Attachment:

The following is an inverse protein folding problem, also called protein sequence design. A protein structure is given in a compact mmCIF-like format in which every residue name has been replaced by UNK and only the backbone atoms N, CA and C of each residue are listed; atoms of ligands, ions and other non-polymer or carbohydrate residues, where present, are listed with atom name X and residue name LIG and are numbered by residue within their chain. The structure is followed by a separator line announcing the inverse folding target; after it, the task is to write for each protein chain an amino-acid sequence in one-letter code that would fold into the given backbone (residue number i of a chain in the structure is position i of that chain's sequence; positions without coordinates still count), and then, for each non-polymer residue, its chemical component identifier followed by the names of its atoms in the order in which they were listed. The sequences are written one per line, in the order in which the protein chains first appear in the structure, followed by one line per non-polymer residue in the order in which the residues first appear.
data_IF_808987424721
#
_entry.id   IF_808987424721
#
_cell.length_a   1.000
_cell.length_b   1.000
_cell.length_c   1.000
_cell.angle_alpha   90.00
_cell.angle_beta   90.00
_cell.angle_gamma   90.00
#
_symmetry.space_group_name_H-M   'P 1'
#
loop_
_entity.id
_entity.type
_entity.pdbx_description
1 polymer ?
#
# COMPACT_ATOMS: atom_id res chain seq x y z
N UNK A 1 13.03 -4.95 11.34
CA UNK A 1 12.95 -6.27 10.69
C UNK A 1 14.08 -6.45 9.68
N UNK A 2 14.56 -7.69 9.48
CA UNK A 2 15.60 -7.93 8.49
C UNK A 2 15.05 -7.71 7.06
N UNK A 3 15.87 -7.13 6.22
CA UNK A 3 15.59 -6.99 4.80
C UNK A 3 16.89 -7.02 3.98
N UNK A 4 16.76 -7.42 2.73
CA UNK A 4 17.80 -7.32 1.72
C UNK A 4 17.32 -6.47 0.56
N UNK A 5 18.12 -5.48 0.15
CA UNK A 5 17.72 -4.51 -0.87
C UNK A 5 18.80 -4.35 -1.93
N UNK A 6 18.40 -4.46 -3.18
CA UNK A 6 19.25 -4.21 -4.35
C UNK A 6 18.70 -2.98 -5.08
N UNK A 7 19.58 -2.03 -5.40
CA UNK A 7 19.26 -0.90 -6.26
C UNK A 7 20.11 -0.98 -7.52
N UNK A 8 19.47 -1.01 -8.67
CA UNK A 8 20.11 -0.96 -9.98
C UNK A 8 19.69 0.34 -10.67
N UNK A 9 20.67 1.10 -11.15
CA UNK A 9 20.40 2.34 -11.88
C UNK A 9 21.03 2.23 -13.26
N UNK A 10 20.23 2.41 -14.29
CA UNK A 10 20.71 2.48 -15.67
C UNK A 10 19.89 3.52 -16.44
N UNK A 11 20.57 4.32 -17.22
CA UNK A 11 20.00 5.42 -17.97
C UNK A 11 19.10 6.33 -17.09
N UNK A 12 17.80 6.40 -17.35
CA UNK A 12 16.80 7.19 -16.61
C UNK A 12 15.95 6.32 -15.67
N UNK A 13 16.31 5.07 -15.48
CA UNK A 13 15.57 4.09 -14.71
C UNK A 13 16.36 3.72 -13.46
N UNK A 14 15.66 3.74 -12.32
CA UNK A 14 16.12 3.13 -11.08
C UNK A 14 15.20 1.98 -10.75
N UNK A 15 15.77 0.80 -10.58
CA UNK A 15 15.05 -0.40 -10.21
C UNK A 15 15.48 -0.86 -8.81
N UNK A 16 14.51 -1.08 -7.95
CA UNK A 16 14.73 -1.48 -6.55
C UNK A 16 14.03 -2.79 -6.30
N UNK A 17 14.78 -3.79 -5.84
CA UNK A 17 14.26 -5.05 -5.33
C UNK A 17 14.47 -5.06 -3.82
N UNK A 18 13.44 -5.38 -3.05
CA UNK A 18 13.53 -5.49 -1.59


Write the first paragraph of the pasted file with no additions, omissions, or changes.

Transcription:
The following is an inverse protein folding problem, also called protein sequence design. A protein structure is given in a compact mmCIF-like format in which every residue name has been replaced by UNK and only the backbone atoms N, CA and C of each residue are listed; atoms of ligands, ions and other non-polymer or carbohydrate residues, where present, are listed with atom name X and residue name LIG and are numbered by residue within their chain. The structure is followed by a separator line announcing the inverse folding target; after it, the task is to write for each protein chain an amino-acid sequence in one-letter code that would fold into the given backbone (residue number i of a chain in the structure is position i of that chain's sequence; positions without coordinates still count), and then, for each non-polymer residue, its chemical component identifier followed by the names of its atoms in the order in which they were listed. The sequences are written one per line, in the order in which the protein chains first appear in the structure, followed by one line per non-polymer residue in the order in which the residues first appear.